DEAR DR EVE
I feel like a terrible mother. I recently gave birth to a healthy baby and I know I should be
happy and excited. But I’m not. I planned to have a natural birth, it was really important to
me and ended up having an emergency C Section. I was not prepared for it so everything
about the birthing experience was shocking for me. I am sore, I can’t hold my baby for long
periods of time like I’m supposed to do and breastfeeding is so difficult.
Do you think I have post-natal depression?
DR EVE REPLIES :
Jill, you reached out !! Thank you !! You did so good not to sit in silence with your confusion
but rather recognize that you are struggling and need assistance.
From get-go I want you to know 2x things :
- YOU ARE NOT ALONE in experiencing some form of
- There is no need for shame/blame/guilt.
As we begin to unpack CHILDBIRTH TRAUMA, let’s be very clear and differentiate between a
birth that is Big T traumatic as compared to a birth that is a Small T “normal” trauma.
“Little t trauma” refers to events that typically don’t involve violence or disaster, but
do create significant distress.. and as time passes over. Positive Childbirth is one of
these Little T trauma experiences.
You may be curious as to what is a “Positive childbirth”. A research study found
these results: “ Two themes and six sub-themes were identified that described the
meaning of a very positive birth experience. Women related their experience to
internal (e.g., their own ability and strength) and external (e.g., a trustful and
respectful relationship with the midwife) factors. A woman’s sense of trust and
support from the father of the child was also important. The feeling of safety
promoted by a supportive environment was essential for gaining control during birth
and for focusing on techniques that enabled the women to manage labour. “
In other words, Positive childbirth is when you felt present and heard and that you
had personal agency, you felt supported by the birthing team and you had
support from the father.
By its very nature, the beautiful experience of Childbirth is a short sharp Little T
trauma .. no matter how positive, unexpected, or challenging it felt.
‘Capital T’ traumas are overt, extreme, and fit the common conception of trauma.
Natural disasters, diseases, physical, and sexual harm, witnessing death, witnessing
abuse, and experiencing neglect.
So when is childbirth Big T? and did you have Big or Small T trauma?
Childbirth really is a very personal experience. and most of all, however, you define
it, if it feels overwhelming for you, if you feel stuck and unable to shake off certain
feelings, then reach out, as you have done.
BIRTH TRAUMA :
Birth trauma is widespread yet poorly recognized.
Recently there is a growing interest in the potential psychological impact of
childbirth as a traumatic event.
Greenfield et all defines traumatic birth as “the emergence of a baby from its mother
in a way that involves events or care that cause deep distress or psychological
disturbance, which may or may not involve physical injury, but result in
psychological distress of an enduring nature”
In other words, Jill, even though your baby is healthy, your personal experience of
childbirth has resulted in psychological distress. And this is what matters most: your
own personal experience of your birth. Even a seemingly “normal birth” may be
interpreted by the woman as traumatic. And so her distress can be overlooked and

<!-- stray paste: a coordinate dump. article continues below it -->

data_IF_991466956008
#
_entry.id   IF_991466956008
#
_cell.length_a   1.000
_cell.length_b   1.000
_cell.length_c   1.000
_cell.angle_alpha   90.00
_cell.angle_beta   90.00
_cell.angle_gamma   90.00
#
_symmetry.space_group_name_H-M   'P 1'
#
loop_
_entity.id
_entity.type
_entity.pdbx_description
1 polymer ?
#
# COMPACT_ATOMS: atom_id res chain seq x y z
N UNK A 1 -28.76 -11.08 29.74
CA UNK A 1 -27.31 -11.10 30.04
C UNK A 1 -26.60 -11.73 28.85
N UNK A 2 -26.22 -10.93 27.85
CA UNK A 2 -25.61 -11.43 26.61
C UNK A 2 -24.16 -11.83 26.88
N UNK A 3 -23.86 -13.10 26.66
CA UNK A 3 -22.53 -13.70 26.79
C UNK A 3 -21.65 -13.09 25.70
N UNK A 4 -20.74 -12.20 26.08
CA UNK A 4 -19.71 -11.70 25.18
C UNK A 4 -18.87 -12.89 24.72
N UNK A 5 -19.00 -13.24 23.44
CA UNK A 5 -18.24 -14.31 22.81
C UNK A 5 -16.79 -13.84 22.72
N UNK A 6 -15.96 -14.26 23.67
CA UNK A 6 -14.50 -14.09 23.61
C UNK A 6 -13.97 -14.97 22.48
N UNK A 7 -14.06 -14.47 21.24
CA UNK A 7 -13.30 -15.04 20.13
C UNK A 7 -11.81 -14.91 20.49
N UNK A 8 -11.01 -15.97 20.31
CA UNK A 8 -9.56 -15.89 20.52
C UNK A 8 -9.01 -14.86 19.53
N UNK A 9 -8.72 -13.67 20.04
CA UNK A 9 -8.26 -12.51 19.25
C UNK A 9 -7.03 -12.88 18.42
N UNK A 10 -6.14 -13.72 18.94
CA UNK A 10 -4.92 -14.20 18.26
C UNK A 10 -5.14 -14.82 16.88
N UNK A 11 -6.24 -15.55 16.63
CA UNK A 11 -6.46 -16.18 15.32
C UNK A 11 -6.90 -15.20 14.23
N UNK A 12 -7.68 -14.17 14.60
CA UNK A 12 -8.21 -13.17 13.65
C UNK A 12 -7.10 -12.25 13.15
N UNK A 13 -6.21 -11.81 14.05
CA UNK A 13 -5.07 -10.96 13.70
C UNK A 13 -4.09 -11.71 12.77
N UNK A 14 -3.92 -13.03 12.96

support that is necessary may not be offered. You can see the great need for
clinician awareness and education!
Welcome to the club of motherhood, a silent club in which 45% of women experience
traumatic birth events … but out of shame, stigma, ignorance, lack of professional
and social support, remain silent and never reach out .. perhaps not even when they
have signs of either post-natal depression or PTSD.
Here is what the literature says about Traumatic Births :
“ Women who are traumatised by childbirth have an increased incidence of
developing a number of psychosocial difficulties in the postpartum period. For
instance, relationship breakdown, difficulty bonding with their baby, parenting stress
and a loss of self-identity. A traumatic birth experience can also leave women with
symptoms such as flashbacks, nightmares, feelings of anger, anxiety and isolation.
In addition, some women report avoiding reminders of their traumatic birth
experiences. This may begin with evading conversations about birth and sometimes
avoiding a future pregnancy”
To break it down, following a traumatic birth women may experience distress with
some mild changes in her mood, whilst others can develop symptoms of PTSD.
Symptoms of PTSD include strong and overwhelming emotions of fear and horror,
intrusive thoughts, flashbacks, sleep disturbances and hypervigilance, with
symptoms lasting longer than several weeks and causing significant impairment in
Women who have experienced Childhood Sexual Abuse, or early childhood trauma
, are at higher risk of experiencing childbirth as traumatic, even triggering some of
these original traumas. Ideally, these women need to be identified pre-delivery by
their health care providers and given the needed childbirth support to prevent further
In summary, provocatively I think that childbirth is unique, and unpredictable on many
levels. I mean who ticks off their entire Childbirth wish list ??! For example who has
their baby on the exact given date, or has the natural birth for which they spend
months preparing only to end up needing a C Section?
In conclusion, the trauma is trying to “normalise” what cannot be normalised.. You
can be guided but be prepared for your own unique experience. Not meeting
expectations that are supposedly normal can leave the woman feeling
That is trauma…
By labelling this as BIRTH TRAUMA, she may see the baby as THE TRAUMA
leading to detachment from the baby.
And that would be tragic!